Piracy was one of the biggest threats to this expanding economic system, but we’ll get to that in later episodes as the 9thcentury progresses. And the new Doge Giovanni Galbaio thought it could wait too – his biggest concern was reigning in the Patriarch of Grado. By this time, the Carolingian dynasty was well into its rise and Charlemagne was consolidating power throughout the Italian peninsula. These Frankish forces provided direct support to the Pope and were thus the preferred faction of the vast majority of the clergy. The Patriarch’s intransigence was first an economic threat. The Church still condoned the slave trade of pagans, heretics and infidels, but Charlemagne opposed the slave trade and developed a particular dislike over Venice’s unprincipled profiteering from the trade, and he leaned on the Pope to apply his ecclesiastical power to persuade the Venetians to stop. In his final year, Doge Maurizio had established a new bishop on one of the islands, Olivolo, that will eventually be connected to modern Venice as she grows, and Doge Giovanni sought to fill the position with anti-Frankish proclivities as the threat from the Patriach grew from an economic one to a regime level one, but the ruse was too transparent and the Patriarch of Grado would not give his authorization or blessing to the new cleric so he could not take the office. Doge Giovanni, not amused, decided the best solution was to send his son, another Maurizio, who he had already elevated to second Doge, to Grado to negotiate with the Patriarch. And by negotiate, I mean go medieval on him, and then drag him to the top of his palace tower and throw him into the square. The brutality of the murder reverberated throughout the lagoon and would soon ring in more changes for Venice.

Next Episode, there are coups, then there are coups, and then there are what the French call Les Incompetent. 

[1] Strickly speaking, the word from which icon is derived – eikon – means image or picture, but the Byzantine tradition was far more expansive in the use of the word and the materials used to make them, and even venerated “icons not made by human hands” – acheiropoieta. This should not be entirely surprising as people still do such things today, like putting pictures of Jesus on toast for sale on Ebay.

[2] See work by Roberto Cessi, Carlo Guido Mor, and Stefano Gasparri. You can also see Norwich’s argument in pgs 12-14. I’ve yet to find an instance of Lane taking up the controversy.

[3] I love the phrasing of the Italian by the Istituto Treccani, “Le notizie sono estremamente scarse e tarde.” The information we have is extremely scares and of a late date.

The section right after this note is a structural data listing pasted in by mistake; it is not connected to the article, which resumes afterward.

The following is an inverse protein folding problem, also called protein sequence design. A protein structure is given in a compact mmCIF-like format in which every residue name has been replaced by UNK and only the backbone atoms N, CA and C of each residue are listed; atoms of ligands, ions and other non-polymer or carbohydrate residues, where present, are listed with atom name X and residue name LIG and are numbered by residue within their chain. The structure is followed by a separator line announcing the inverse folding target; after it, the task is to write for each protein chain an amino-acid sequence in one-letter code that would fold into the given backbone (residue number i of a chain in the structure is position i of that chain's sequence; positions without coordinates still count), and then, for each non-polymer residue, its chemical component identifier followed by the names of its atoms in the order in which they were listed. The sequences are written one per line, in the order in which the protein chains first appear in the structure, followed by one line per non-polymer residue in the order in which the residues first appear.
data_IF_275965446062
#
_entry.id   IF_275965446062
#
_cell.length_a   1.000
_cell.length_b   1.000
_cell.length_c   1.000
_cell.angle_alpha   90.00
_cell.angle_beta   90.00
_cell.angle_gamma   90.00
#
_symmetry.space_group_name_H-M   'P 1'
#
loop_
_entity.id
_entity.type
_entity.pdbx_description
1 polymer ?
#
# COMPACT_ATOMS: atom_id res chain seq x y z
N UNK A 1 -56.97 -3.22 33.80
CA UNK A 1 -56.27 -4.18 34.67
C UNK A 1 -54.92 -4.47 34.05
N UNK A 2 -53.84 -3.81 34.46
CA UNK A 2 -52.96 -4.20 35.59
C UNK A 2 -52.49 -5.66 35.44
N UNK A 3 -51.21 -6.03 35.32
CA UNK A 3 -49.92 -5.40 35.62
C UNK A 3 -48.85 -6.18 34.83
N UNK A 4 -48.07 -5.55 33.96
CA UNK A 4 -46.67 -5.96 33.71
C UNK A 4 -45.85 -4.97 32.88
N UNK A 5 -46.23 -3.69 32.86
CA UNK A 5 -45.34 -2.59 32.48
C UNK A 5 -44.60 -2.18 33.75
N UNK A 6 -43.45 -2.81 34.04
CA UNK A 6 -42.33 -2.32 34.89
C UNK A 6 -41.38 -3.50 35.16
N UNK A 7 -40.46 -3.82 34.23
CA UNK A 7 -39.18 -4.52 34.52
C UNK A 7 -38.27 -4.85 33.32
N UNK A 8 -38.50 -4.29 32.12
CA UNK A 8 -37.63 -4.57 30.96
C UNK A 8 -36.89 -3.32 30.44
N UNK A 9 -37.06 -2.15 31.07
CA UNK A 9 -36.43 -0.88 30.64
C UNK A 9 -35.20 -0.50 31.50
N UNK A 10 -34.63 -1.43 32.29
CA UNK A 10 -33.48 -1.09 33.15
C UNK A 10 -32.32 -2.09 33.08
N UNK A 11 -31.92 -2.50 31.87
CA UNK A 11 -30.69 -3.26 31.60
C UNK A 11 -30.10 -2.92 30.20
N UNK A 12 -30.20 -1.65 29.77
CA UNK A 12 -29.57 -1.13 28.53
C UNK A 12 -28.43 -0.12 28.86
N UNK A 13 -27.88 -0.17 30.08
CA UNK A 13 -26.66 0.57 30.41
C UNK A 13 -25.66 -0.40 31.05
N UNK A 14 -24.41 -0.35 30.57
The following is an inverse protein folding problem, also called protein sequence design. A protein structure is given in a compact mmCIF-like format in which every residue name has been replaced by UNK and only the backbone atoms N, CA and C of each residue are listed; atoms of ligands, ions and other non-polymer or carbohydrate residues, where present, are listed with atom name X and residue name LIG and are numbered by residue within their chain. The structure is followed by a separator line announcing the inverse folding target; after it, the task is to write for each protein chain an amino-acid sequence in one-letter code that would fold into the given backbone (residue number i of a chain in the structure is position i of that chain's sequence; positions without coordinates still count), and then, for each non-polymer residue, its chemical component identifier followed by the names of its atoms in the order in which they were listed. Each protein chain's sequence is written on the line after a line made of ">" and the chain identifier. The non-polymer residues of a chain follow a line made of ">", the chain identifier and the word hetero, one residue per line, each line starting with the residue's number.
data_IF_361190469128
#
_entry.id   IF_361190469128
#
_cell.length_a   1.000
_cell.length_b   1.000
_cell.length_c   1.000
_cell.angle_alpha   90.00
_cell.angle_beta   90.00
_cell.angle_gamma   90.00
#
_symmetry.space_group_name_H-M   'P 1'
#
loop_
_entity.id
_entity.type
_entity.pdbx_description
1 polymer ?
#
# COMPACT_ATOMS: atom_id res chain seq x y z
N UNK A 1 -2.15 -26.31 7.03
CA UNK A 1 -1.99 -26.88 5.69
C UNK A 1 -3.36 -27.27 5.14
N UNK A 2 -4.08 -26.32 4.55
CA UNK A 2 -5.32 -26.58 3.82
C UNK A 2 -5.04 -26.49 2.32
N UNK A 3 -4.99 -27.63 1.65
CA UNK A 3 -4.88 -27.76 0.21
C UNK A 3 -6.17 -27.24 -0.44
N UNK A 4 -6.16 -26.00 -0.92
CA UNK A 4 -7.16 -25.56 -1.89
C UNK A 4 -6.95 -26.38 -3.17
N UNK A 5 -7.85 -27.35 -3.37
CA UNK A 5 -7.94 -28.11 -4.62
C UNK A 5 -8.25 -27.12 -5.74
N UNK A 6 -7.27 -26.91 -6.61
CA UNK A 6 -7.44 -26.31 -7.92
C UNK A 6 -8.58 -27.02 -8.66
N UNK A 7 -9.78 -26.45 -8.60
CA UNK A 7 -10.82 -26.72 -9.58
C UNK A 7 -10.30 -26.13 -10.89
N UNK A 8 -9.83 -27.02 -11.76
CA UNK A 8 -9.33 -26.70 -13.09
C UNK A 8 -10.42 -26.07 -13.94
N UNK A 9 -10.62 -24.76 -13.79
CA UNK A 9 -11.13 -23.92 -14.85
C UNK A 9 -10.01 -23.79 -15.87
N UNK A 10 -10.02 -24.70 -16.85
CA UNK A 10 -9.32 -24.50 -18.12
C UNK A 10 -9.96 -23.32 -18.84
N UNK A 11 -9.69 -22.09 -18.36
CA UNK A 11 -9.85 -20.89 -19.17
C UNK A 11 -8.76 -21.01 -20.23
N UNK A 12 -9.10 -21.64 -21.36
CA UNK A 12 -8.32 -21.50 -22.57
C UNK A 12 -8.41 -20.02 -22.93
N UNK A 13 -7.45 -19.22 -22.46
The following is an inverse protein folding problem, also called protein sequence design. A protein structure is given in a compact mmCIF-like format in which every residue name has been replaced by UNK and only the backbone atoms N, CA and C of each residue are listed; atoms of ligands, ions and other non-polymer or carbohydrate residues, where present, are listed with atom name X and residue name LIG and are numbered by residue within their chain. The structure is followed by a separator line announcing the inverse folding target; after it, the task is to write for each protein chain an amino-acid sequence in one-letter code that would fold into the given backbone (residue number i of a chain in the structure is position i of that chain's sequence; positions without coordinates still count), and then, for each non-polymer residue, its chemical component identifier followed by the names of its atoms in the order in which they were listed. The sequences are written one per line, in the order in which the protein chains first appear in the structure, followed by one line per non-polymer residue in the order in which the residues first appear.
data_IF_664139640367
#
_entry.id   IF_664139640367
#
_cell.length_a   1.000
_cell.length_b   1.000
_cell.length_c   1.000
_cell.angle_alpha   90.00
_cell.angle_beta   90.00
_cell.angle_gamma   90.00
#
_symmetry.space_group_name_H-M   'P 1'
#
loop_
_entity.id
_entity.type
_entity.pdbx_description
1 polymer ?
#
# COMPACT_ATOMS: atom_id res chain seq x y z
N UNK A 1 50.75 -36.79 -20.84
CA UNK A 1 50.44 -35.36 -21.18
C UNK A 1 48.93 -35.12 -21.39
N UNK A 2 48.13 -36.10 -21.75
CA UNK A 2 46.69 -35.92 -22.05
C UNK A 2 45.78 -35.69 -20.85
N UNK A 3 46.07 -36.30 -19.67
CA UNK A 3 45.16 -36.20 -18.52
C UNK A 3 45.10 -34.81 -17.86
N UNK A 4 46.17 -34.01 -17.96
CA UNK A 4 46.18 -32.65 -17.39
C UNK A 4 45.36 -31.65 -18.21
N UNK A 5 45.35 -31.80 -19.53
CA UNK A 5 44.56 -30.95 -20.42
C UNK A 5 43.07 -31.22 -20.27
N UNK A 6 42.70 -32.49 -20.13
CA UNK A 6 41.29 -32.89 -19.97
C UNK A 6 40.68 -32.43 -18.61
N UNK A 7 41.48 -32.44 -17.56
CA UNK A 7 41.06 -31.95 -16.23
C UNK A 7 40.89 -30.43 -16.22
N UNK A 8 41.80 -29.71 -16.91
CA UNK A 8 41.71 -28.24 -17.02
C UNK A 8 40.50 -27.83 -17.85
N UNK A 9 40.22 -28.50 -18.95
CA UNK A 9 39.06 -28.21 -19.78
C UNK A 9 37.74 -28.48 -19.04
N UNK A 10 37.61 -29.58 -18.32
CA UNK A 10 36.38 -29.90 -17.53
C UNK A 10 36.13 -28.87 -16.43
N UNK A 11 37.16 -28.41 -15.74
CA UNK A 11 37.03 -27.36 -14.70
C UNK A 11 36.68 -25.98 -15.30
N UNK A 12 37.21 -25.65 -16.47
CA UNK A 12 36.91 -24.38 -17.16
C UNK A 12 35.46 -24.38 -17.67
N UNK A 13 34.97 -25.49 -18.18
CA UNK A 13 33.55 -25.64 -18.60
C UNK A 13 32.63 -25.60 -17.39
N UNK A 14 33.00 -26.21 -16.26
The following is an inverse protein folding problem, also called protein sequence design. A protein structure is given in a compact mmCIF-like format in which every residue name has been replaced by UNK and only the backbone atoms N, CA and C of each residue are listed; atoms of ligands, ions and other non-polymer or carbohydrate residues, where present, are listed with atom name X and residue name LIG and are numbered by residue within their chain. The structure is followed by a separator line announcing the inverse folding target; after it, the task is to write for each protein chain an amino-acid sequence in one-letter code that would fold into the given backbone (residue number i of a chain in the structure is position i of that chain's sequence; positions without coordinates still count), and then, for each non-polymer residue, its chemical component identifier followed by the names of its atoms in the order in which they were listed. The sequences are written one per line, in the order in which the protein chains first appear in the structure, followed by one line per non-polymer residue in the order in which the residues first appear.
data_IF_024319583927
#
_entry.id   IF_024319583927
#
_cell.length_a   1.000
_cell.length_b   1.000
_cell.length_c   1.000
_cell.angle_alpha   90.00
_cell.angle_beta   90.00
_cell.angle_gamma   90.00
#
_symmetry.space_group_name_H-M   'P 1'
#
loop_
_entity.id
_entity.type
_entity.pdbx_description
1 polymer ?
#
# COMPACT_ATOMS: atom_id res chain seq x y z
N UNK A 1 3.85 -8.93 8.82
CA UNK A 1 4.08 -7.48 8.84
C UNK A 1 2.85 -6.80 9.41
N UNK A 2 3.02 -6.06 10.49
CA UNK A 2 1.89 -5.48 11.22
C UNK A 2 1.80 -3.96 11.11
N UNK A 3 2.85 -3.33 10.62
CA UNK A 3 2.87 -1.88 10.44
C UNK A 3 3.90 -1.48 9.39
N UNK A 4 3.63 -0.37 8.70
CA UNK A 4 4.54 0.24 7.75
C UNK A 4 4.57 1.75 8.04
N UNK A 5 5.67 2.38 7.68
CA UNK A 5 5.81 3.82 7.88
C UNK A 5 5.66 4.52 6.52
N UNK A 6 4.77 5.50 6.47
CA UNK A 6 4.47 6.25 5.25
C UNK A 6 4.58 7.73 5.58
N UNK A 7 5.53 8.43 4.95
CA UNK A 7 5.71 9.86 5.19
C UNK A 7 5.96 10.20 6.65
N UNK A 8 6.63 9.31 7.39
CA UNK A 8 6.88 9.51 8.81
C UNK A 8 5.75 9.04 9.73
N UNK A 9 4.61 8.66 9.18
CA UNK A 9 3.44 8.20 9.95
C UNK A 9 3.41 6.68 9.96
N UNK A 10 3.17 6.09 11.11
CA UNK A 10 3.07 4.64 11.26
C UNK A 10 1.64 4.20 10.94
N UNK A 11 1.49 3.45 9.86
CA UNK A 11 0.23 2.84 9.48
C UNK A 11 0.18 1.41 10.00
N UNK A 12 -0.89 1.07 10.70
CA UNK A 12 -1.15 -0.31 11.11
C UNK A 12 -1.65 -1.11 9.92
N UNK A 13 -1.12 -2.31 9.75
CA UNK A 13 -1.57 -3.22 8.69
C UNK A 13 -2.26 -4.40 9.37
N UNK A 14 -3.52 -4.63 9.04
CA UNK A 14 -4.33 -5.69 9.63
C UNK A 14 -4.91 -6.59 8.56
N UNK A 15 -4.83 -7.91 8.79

[5] I found this encyclopedia entry from 1843 that was written for the prim and proper community of upper class English society and I love the euphemism, “deprived of his sight.” Entry starts on page 229, see page 235 for first blinding. I can just hear Alan Rickman saying “I’ll carve his [eyes] out with a spoon. Why a spoon? Because you idiot, it’ll hurt more.” The Penny Cyclopaedia of the Society for the Diffusion of Useful Knowledge volume 26

[6] This form of political punishment is going to continue to show up in our story. I started researching it to see if it was a particularly Byzantine type of punishment and found that it had its origins in Assyria, but was pretty common throughout all of medieval Europe, and its usage there predates the Crusades, so it was not a tradition brought back from those wars. Here’s a great little article I found that details the Byzantine tradition of political mutilations and discusses the wider use in general.   

[7] That whole sentence is filled with modern terms which I don’t believe the Venetians would have used themselves at the time, but fits our modern political science frameworks, and are the terms used in the literature. One of the biggest difficulties in sorting out these early Venetian republicans is the vast amount of histrionics that early modern republicans and renaissance thinkers wrote back into the history to find models of republicanism upon which they could build their new states. If you really want to dig into this question in a larger philosophical and historical context, check out J.G.A. Pocock’s The Machiavellian Moment.

[8] In the words of Dr. Jim Nichols, “As a political scientist I am a lover of spurious precision.”

[9] Norwich, pg. 17

[10] See the Rise and Fall of the Roman Empire and Discourses on Livy

[11] Lane Venice a Maritime Republic page 8.